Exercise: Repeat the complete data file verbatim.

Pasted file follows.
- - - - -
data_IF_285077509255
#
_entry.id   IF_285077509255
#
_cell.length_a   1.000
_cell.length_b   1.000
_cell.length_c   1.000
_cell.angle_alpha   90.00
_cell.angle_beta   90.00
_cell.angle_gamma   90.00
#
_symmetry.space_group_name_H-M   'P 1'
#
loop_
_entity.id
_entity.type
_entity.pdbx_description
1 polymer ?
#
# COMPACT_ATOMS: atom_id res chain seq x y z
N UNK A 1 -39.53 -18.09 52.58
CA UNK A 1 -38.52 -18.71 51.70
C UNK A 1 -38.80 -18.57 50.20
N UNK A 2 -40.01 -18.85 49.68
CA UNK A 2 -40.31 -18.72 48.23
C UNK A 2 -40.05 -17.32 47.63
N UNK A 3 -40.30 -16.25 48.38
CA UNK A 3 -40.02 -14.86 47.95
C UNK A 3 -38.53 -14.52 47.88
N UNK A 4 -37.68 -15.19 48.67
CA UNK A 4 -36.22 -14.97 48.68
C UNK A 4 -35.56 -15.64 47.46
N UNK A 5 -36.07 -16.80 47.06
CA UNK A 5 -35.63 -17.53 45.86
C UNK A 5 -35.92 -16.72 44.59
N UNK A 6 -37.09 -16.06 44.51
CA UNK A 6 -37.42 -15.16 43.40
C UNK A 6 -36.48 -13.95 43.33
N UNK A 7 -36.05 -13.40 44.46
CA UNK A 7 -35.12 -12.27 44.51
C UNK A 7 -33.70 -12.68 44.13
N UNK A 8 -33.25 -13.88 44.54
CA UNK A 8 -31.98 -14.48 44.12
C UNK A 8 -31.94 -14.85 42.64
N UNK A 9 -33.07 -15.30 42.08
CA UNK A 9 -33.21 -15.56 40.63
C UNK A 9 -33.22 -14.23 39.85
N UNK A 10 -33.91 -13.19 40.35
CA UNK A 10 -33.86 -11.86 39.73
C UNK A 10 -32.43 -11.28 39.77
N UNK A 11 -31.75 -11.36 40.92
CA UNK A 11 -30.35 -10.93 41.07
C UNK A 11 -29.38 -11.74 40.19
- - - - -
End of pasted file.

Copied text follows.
data_IF_285077509255
#
_entry.id   IF_285077509255
#
_cell.length_a   1.000
_cell.length_b   1.000
_cell.length_c   1.000
_cell.angle_alpha   90.00
_cell.angle_beta   90.00
_cell.angle_gamma   90.00
#
_symmetry.space_group_name_H-M   'P 1'
#
loop_
_entity.id
_entity.type
_entity.pdbx_description
1 polymer ?
#
# COMPACT_ATOMS: atom_id res chain seq x y z
N UNK A 1 -39.53 -18.09 52.58
CA UNK A 1 -38.52 -18.71 51.70
C UNK A 1 -38.80 -18.57 50.20
N UNK A 2 -40.01 -18.85 49.68
CA UNK A 2 -40.31 -18.72 48.23
C UNK A 2 -40.05 -17.32 47.63
N UNK A 3 -40.30 -16.25 48.38
CA UNK A 3 -40.02 -14.86 47.95
C UNK A 3 -38.53 -14.52 47.88
N UNK A 4 -37.68 -15.19 48.67
CA UNK A 4 -36.22 -14.97 48.68
C UNK A 4 -35.56 -15.64 47.46
N UNK A 5 -36.07 -16.80 47.06
CA UNK A 5 -35.63 -17.53 45.86
C UNK A 5 -35.92 -16.72 44.59
N UNK A 6 -37.09 -16.06 44.51
CA UNK A 6 -37.42 -15.16 43.40
C UNK A 6 -36.48 -13.95 43.33
N UNK A 7 -36.05 -13.40 44.46
CA UNK A 7 -35.12 -12.27 44.51
C UNK A 7 -33.70 -12.68 44.13
N UNK A 8 -33.25 -13.88 44.54
CA UNK A 8 -31.98 -14.48 44.12
C UNK A 8 -31.94 -14.85 42.64
N UNK A 9 -33.07 -15.30 42.08
CA UNK A 9 -33.21 -15.56 40.63
C UNK A 9 -33.22 -14.23 39.85
N UNK A 10 -33.91 -13.19 40.35
CA UNK A 10 -33.86 -11.86 39.73
C UNK A 10 -32.43 -11.28 39.77
N UNK A 11 -31.75 -11.36 40.92
CA UNK A 11 -30.35 -10.93 41.07
C UNK A 11 -29.38 -11.74 40.19